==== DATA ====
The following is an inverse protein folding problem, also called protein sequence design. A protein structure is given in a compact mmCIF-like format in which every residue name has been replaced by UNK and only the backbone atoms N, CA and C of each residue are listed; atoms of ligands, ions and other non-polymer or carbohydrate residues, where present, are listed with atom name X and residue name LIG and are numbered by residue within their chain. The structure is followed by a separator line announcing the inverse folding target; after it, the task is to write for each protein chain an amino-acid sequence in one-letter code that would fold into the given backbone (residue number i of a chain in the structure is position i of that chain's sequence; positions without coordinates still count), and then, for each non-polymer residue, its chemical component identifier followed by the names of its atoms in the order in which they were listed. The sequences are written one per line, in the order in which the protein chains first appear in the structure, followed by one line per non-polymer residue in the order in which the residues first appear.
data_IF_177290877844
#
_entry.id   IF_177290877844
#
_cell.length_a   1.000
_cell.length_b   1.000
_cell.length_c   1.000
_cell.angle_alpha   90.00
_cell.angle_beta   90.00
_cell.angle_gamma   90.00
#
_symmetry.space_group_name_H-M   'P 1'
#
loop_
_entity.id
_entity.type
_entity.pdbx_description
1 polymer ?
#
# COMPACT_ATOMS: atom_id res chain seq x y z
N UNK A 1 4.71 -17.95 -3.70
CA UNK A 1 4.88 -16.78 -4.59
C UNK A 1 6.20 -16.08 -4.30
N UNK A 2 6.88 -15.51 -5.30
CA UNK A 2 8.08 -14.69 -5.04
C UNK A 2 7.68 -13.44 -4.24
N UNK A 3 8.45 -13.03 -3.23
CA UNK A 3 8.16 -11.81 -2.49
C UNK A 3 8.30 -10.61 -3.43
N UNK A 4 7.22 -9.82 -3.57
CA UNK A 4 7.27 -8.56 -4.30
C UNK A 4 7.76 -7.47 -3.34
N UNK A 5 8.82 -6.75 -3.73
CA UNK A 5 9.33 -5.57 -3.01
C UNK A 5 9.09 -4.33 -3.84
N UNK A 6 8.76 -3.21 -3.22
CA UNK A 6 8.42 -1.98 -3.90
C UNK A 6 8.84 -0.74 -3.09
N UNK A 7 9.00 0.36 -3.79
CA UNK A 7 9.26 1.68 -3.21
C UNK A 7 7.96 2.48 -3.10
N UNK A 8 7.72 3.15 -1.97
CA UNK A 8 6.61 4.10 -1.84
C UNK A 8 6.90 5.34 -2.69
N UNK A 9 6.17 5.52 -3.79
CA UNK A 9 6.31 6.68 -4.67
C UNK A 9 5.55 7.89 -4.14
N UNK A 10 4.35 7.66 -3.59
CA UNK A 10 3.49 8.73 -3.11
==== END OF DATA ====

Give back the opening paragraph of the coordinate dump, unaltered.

The following is an inverse protein folding problem, also called protein sequence design. A protein structure is given in a compact mmCIF-like format in which every residue name has been replaced by UNK and only the backbone atoms N, CA and C of each residue are listed; atoms of ligands, ions and other non-polymer or carbohydrate residues, where present, are listed with atom name X and residue name LIG and are numbered by residue within their chain. The structure is followed by a separator line announcing the inverse folding target; after it, the task is to write for each protein chain an amino-acid sequence in one-letter code that would fold into the given backbone (residue number i of a chain in the structure is position i of that chain's sequence; positions without coordinates still count), and then, for each non-polymer residue, its chemical component identifier followed by the names of its atoms in the order in which they were listed. The sequences are written one per line, in the order in which the protein chains first appear in the structure, followed by one line per non-polymer residue in the order in which the residues first appear.